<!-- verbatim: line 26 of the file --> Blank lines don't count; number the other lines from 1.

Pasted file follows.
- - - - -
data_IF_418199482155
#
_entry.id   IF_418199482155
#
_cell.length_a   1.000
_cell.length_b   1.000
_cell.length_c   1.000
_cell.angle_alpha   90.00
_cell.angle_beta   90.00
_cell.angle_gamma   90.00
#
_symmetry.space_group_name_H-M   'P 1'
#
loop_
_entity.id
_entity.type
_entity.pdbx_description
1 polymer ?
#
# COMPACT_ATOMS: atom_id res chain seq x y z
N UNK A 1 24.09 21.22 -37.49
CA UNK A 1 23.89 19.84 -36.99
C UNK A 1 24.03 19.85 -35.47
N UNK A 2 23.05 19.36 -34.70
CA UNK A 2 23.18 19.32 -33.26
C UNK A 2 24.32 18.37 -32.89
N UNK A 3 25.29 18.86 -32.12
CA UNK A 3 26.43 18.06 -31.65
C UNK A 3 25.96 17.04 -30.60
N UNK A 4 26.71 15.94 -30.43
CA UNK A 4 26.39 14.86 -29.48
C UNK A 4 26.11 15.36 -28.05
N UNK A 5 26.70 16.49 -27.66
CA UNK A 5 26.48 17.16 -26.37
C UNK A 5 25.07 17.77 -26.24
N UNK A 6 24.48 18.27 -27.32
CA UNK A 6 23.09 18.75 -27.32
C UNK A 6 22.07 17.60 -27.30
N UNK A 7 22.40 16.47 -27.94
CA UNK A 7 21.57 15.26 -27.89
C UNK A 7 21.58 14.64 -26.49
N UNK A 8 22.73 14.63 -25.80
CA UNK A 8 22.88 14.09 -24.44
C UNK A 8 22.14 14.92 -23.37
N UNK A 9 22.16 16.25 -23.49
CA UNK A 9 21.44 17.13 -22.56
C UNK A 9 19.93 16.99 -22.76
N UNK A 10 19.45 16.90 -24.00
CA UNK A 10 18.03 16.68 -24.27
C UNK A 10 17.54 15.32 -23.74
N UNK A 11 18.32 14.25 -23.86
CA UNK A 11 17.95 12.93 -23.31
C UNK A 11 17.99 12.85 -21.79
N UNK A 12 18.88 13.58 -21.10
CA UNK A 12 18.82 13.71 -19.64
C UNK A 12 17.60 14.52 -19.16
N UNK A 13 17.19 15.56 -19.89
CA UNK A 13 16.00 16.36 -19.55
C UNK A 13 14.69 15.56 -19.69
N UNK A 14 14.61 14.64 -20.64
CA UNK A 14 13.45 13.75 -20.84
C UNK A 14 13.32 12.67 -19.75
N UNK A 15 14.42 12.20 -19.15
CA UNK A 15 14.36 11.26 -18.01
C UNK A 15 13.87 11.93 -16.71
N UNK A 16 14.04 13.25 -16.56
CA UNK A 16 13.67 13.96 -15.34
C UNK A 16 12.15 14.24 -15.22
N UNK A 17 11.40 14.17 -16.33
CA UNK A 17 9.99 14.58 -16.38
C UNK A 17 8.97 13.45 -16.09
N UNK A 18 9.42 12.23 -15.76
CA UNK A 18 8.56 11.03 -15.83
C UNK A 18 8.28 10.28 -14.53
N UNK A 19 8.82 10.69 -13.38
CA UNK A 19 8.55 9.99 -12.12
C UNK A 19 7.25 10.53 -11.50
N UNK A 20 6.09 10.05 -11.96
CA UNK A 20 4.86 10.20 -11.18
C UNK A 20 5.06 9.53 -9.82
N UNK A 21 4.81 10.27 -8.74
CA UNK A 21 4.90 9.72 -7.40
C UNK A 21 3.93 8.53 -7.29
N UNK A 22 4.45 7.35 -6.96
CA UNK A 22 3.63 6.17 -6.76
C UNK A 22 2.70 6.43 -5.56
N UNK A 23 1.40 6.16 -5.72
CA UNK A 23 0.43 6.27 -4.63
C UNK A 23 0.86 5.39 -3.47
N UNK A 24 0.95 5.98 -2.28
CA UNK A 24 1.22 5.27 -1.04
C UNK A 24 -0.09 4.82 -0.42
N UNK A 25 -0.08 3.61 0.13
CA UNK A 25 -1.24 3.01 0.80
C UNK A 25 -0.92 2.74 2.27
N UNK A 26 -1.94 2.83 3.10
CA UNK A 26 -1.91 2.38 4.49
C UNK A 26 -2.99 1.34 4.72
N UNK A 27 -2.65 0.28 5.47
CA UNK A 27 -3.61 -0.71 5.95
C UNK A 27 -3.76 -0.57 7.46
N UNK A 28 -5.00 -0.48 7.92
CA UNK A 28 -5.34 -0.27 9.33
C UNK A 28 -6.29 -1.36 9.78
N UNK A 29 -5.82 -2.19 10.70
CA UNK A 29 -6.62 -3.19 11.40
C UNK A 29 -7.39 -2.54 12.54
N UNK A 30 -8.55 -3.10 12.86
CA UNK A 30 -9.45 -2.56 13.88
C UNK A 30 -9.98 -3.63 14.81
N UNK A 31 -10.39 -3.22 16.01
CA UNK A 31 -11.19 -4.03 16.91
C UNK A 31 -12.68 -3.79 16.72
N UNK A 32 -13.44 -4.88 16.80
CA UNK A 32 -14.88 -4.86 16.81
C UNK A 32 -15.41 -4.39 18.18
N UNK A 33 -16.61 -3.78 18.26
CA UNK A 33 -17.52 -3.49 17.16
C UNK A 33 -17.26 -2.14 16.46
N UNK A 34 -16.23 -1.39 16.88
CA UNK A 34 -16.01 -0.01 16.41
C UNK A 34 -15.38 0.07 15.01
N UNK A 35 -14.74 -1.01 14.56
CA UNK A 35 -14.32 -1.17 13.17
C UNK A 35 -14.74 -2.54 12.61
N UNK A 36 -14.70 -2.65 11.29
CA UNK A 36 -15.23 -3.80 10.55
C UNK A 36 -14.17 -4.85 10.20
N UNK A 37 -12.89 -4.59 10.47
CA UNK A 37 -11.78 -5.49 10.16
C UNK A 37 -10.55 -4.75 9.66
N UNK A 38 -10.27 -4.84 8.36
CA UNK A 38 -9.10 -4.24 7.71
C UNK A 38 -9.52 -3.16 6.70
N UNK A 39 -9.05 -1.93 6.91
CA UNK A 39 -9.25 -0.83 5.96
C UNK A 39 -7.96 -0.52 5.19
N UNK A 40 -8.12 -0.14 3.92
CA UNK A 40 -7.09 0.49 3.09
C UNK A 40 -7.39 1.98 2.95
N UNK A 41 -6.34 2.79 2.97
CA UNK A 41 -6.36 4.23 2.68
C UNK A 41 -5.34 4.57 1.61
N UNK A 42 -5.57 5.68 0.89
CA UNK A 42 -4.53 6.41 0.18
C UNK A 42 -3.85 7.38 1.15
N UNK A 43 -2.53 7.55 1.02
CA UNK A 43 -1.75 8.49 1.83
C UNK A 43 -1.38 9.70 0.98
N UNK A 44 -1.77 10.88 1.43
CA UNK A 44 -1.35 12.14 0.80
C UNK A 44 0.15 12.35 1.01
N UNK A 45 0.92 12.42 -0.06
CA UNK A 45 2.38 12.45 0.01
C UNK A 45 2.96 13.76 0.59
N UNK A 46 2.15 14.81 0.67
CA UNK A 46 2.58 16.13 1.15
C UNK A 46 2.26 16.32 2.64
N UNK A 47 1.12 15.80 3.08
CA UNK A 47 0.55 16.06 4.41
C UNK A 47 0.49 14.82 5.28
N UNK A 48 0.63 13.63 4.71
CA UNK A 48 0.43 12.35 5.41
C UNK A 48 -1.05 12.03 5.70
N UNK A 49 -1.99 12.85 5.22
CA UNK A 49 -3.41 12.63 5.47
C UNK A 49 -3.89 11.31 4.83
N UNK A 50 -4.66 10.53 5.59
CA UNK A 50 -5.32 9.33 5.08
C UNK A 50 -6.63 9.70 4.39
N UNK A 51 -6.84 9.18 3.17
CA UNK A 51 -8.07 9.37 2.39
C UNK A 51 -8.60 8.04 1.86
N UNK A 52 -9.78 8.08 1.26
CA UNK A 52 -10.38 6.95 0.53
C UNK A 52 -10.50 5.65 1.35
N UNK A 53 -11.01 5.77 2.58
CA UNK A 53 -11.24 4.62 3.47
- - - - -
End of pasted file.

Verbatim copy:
C UNK A 2 24.32 18.37 -32.89